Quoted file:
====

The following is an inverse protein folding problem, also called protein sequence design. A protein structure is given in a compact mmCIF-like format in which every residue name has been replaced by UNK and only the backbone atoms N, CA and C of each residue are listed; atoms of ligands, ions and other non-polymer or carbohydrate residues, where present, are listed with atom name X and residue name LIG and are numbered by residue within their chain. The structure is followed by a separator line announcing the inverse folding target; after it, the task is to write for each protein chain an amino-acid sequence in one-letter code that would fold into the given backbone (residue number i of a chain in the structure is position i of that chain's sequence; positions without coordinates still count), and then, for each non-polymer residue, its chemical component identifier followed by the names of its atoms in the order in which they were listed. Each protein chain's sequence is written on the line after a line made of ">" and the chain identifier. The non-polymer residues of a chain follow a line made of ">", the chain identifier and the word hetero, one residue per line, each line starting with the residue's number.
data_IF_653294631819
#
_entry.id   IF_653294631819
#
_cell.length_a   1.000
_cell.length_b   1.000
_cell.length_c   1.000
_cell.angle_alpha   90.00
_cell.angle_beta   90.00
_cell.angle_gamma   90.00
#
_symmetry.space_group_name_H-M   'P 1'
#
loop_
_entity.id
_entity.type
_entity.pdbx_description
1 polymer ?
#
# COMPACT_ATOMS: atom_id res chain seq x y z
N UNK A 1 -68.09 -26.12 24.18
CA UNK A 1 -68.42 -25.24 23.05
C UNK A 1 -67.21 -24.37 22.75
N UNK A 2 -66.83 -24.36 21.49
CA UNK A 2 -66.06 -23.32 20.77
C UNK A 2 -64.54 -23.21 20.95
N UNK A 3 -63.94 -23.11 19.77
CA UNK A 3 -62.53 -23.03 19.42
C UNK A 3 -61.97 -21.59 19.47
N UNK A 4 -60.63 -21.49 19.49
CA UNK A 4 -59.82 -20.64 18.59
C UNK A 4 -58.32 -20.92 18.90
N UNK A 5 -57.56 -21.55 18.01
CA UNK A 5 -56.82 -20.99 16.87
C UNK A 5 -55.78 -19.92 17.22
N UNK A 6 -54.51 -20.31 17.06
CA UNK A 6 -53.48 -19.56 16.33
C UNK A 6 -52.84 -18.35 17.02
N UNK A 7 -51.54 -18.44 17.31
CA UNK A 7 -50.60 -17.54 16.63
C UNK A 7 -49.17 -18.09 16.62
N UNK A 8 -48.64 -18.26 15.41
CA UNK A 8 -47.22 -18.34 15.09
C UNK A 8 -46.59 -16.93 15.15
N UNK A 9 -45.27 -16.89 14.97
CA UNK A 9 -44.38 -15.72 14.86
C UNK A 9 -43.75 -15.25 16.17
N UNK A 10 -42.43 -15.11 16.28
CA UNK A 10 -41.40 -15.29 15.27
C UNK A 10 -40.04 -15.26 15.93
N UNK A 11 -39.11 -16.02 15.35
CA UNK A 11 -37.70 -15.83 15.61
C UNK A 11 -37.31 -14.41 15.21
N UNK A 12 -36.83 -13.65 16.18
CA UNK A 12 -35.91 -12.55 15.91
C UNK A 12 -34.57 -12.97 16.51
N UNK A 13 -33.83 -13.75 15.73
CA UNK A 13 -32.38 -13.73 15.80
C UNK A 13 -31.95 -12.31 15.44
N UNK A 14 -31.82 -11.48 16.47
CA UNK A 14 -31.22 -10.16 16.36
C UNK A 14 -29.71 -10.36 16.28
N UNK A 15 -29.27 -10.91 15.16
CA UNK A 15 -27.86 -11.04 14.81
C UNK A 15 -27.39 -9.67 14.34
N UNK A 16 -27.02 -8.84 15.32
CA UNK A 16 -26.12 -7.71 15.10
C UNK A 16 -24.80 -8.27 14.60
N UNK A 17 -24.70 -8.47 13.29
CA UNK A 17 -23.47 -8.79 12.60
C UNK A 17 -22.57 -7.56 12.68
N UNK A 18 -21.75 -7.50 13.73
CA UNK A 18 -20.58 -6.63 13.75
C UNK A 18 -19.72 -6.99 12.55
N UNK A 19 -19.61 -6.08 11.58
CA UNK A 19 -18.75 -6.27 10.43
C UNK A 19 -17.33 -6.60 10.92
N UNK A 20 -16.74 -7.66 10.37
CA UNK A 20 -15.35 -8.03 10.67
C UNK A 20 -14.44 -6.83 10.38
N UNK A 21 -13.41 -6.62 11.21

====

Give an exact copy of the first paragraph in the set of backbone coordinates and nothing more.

The following is an inverse protein folding problem, also called protein sequence design. A protein structure is given in a compact mmCIF-like format in which every residue name has been replaced by UNK and only the backbone atoms N, CA and C of each residue are listed; atoms of ligands, ions and other non-polymer or carbohydrate residues, where present, are listed with atom name X and residue name LIG and are numbered by residue within their chain. The structure is followed by a separator line announcing the inverse folding target; after it, the task is to write for each protein chain an amino-acid sequence in one-letter code that would fold into the given backbone (residue number i of a chain in the structure is position i of that chain's sequence; positions without coordinates still count), and then, for each non-polymer residue, its chemical component identifier followed by the names of its atoms in the order in which they were listed. Each protein chain's sequence is written on the line after a line made of ">" and the chain identifier. The non-polymer residues of a chain follow a line made of ">", the chain identifier and the word hetero, one residue per line, each line starting with the residue's number.